China's Blood Supply Not Being Monitored Properly For HIV

Armen Hareyan's picture

China's blood supply still is not being monitored properly for HIV despite the Ministry of Health's efforts to monitor the country's blood collection centers, according to a report released Thursday by New York-based Asia Catalyst, Reuters reports (Blanchard, Reuters, 9/6).

Bloodselling practices during the 1990s in China's central Henan provincecontributed to the spread of HIV, which according to some advocates,affected about one million people. The situation in Henan led officialsto pledge reform, and the health ministry has said that it maintainsstringent supervision of blood collection centers in the country.According to the ministry of health, it closed about 150 illegalcollection and supply agencies nationwide in 2004, the last year forwhich official figures are available. The health ministry in July also orderedall blood collection centers in the country to install video cameras toensure that medical staff members are following regulations (Kaiser Daily HIV/AIDS Report, 8/16). Despite the health ministry's efforts, China's State Food and Drug Administration in June discovered fake plasma being used in at least 18 hospitals in northeastern China, Reuters reports (Reuters, 9/6).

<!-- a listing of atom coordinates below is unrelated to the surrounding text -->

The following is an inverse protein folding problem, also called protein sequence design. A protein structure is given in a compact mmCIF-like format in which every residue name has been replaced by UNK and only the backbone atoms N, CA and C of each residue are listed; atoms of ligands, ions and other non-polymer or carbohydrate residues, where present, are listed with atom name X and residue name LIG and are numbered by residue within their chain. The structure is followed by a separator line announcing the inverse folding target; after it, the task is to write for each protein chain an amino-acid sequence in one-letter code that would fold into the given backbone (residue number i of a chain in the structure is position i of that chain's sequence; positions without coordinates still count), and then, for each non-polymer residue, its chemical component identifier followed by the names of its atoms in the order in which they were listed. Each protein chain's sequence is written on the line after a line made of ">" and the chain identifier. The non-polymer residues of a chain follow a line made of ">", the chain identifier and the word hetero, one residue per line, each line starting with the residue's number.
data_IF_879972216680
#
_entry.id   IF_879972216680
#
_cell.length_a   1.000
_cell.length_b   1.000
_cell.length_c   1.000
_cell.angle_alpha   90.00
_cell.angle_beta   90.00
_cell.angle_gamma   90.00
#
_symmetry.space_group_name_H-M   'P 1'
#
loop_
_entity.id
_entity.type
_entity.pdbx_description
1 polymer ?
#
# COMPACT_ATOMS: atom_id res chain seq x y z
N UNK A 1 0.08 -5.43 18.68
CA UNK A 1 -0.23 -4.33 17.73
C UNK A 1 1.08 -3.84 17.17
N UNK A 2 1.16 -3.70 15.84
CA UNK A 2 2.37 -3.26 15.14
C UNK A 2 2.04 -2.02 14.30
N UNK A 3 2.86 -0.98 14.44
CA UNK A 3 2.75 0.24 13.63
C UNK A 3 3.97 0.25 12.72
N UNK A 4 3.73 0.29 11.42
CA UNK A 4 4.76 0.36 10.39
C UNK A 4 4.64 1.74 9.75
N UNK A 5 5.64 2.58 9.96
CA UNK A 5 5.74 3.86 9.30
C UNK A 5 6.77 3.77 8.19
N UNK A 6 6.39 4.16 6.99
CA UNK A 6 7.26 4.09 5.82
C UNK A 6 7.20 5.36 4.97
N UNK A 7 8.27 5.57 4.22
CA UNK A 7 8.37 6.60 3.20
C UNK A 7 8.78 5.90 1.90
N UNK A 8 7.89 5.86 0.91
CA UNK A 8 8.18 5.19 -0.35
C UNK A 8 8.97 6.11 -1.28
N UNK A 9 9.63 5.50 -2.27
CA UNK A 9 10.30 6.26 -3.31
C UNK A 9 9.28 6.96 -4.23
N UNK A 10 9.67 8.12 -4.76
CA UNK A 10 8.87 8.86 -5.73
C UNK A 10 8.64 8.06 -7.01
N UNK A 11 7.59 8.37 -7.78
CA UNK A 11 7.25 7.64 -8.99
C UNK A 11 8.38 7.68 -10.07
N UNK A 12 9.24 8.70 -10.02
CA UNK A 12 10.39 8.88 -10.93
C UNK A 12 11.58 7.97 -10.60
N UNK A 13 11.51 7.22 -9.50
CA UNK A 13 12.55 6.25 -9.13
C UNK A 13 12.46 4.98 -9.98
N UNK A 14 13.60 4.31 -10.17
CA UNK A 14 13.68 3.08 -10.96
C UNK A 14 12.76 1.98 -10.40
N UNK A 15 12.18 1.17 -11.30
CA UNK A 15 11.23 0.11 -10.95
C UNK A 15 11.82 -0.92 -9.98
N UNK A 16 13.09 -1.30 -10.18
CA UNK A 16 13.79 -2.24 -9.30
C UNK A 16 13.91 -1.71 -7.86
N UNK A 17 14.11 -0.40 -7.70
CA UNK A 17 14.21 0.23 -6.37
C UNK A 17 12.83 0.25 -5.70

According to an Asia Catalyst release,the report examines how the U.S., Canada, France and Japan handledsimilar outbreaks of HIV transmitted through blood transfusions. EvanAnderson, research consultant for Asia Catalyst and a report co-author,said, "Most countries eventually did three things that solved theproblem." He added, "They held investigations, established nationalcompensation funds for victims and centralized control of the bloodsupply" (Asia Catalyst release, 9/6).

Sara Davis, director ofAsia Catalyst and co-author of the report, said, "The demand for bloodand blood products is growing in China, and supply is short," adding,"This creates an economic incentive for hospitals to rely on illegal,untested blood donations, and that fuels the spread" of HIV (Reuters,9/6). Davis said that the system established by the Chinese governmentto ensure the safety of its national blood supply is inadequate. Sheadded, "China is not alone. ... Most developed countries have dealtwith similar AIDS blood scandals, and they should step forward to offerassistance to China" (Asia Catalyst release, 9/6).

According tothe report, the Chinese government should establish a compensation fundfor people who acquired HIV through blood transfusions and order courtsto accept all lawsuits from such individuals. "Hemophiliacs and otherpatients infected with HIV through blood and blood products provided byhospitals have suffered physical and emotional pain and sufferingcaused directly by those hospitals and clinics," the reports says,adding, "They are entitled to reparations for these violations of theirrights" (Reuters, 9/6).

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